In response to the not-so-surprising announcement that Blackboard is joining the MOOC fray.
I just read (here) that Blackboard has decided that they’ve been on the sideline long enough and will be offering support for MOOCs. This should come as no surprise to anyone who’s paid any attention to the changes going on in higher education. The latest indicators were the agreements that Coursera signed with various universities to provide the Coursera software for use in the university’s courses. With a MOOC selling itself as a learning management system (LMS) (or as a publisher), it wouldn’t take long for the LMSs (like Blackboard) to find a way to get involved with MOOCs. It probably won’t be long before all the different service parties try to gain a foothold in each other’s areas. We already have text-book publishers already involved in building their own mini-LMSs and MOOC providers acting as text-book publishers where their course materials (videos, quizzes, etc.) are used as the source for a traditional course. Will it be long before an LMS starts providing their own material?
As Blackboard has many detractors, I’m sure the web will soon be full of reasons why Blackboard supporting MOOCs is a bad idea, but I’d like to offer a reason why this (and all the other conglomerations of learning services) might turn out to be good. It could cause the ‘7-11 phenomenon’1 to occur for all sorts of smaller, focused learner service providers. Some companies like Piazza, that focuses on discussion boards with nice support for mathematics, or Canvas, that offers an alternative LMS experience, or any of the open-source LMS, MOOC, Publisher, … could find more success as professors seek specific solutions to instructional problems and don’t want or need the expanse of the current LMS+MOOC+Publisher entities. Of course the 7-11 analogy is weakened by the fact that universities will be heavily investing in these L+M+Ps and thus will encourage/force instructors to use those resources rather than the smaller focused ones. It is also possible that the L+M+Ps will just buy up and absorb (or eliminate) these smaller entities.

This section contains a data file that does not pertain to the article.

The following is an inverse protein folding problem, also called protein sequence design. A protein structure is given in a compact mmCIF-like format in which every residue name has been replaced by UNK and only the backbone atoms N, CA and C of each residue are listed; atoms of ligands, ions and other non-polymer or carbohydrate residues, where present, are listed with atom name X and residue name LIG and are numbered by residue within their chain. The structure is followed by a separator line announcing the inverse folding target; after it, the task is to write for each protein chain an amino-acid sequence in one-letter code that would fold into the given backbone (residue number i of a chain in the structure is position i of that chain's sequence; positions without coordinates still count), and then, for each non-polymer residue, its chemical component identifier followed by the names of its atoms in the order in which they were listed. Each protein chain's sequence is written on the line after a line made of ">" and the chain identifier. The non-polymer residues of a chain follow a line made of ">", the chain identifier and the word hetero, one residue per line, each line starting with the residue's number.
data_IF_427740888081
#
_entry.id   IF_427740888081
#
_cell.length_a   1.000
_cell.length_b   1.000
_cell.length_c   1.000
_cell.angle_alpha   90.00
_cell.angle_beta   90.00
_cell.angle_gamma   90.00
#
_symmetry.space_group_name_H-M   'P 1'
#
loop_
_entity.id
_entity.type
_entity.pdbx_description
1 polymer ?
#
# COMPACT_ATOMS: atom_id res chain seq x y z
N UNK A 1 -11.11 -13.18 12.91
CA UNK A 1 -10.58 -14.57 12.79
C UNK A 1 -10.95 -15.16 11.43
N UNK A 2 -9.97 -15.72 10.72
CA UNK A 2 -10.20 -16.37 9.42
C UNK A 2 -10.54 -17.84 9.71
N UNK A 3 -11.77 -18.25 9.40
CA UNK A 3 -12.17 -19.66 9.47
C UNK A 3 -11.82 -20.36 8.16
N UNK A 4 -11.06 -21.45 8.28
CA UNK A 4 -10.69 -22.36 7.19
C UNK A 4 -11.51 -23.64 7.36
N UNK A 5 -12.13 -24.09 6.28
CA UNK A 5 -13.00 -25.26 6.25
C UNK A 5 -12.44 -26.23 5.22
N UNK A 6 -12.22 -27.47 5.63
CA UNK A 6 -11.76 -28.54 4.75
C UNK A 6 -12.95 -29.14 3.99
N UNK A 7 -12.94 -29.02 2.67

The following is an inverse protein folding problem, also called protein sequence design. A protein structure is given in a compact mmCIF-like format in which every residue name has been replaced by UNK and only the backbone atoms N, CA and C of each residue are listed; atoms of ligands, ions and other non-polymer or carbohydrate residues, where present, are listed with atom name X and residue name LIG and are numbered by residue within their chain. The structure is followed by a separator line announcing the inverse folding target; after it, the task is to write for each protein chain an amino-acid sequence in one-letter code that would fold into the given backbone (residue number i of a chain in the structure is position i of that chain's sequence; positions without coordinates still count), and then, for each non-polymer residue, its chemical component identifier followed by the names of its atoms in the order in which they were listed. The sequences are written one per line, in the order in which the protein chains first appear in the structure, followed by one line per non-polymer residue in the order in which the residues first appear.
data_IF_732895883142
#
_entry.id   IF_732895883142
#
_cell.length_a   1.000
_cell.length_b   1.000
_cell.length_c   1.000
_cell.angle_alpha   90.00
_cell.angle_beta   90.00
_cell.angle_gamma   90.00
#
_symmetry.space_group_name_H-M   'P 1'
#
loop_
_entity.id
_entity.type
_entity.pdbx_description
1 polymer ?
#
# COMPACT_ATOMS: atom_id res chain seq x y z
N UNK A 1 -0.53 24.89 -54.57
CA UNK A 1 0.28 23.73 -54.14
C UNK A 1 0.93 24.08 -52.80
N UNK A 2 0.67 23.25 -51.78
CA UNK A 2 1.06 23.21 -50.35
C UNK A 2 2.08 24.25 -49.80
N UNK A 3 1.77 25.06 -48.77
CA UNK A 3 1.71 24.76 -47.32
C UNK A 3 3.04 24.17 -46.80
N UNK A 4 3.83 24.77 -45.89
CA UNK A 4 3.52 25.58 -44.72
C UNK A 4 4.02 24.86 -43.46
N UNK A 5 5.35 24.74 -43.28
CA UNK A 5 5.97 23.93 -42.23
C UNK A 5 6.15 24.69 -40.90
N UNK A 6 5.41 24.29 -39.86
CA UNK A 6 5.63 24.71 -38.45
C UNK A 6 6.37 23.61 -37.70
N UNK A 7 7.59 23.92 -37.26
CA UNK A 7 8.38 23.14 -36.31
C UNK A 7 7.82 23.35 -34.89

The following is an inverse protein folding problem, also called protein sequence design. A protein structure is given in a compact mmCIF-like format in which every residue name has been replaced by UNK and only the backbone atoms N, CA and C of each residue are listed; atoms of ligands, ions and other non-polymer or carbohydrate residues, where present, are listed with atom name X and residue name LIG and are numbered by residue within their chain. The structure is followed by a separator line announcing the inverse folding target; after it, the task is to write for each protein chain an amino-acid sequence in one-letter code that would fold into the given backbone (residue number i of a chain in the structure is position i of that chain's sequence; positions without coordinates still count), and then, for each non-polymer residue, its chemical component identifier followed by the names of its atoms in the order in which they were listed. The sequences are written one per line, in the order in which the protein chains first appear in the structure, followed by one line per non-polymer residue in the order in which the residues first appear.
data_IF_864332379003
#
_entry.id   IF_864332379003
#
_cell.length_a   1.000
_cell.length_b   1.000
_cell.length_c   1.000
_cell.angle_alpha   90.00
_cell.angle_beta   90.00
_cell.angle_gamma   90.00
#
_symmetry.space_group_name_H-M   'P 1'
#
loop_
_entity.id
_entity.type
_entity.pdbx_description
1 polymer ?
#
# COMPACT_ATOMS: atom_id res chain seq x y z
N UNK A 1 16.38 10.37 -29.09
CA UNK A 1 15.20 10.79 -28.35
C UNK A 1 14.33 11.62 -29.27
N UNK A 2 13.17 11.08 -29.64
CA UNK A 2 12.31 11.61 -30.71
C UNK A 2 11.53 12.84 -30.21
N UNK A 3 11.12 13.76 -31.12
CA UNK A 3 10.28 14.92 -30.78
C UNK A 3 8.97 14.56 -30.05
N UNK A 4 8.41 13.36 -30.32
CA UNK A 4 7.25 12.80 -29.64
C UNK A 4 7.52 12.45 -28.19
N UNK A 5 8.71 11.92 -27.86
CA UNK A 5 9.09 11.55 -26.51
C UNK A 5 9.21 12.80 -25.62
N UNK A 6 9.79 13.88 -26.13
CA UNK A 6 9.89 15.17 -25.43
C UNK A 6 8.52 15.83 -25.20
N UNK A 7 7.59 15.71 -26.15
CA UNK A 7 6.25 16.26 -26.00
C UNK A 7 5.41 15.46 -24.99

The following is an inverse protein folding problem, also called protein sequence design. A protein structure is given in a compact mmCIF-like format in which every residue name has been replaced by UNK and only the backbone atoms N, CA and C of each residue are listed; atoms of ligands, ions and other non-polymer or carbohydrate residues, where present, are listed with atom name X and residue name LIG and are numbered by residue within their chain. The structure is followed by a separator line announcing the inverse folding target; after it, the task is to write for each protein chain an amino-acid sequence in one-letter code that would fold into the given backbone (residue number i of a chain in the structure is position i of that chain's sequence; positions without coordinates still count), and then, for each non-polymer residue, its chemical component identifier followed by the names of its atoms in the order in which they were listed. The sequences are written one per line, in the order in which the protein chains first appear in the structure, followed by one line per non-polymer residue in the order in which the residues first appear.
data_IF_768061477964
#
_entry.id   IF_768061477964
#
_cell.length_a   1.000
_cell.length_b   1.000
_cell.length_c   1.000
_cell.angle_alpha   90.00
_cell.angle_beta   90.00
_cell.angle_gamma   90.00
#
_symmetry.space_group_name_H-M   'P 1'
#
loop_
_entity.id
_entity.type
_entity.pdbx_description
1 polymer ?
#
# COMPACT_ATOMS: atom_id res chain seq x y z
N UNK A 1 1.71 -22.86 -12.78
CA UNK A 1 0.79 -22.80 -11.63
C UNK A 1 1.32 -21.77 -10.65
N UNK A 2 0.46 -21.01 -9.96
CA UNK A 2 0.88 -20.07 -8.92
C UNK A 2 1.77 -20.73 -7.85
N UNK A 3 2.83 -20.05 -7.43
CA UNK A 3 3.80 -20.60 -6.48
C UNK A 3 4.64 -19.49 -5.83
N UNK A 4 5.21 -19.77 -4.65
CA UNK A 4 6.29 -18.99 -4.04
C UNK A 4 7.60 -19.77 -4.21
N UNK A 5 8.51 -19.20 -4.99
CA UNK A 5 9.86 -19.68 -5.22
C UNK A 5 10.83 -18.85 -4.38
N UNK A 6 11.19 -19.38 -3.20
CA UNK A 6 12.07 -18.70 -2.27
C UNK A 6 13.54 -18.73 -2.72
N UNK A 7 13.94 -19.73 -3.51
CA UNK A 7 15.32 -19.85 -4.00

The learning service landscape is not even close to being settled, so stay tuned to many more changes.
1When I was in college many years ago, I took a mandatory course in political science (really a US government course), and one day we were talking about the different political parties. The discussion came around to wondering why there were 3rd parties, when the two major parties were dominating all the action. The professor’s response was that it was the ‘7-11 phenomenon’: as in cities where bigger and bigger grocery stores are opened that provide all sorts of services, it can actually make it more profitable to open up small convenience stores in between the big stores, rather than drive them out of business.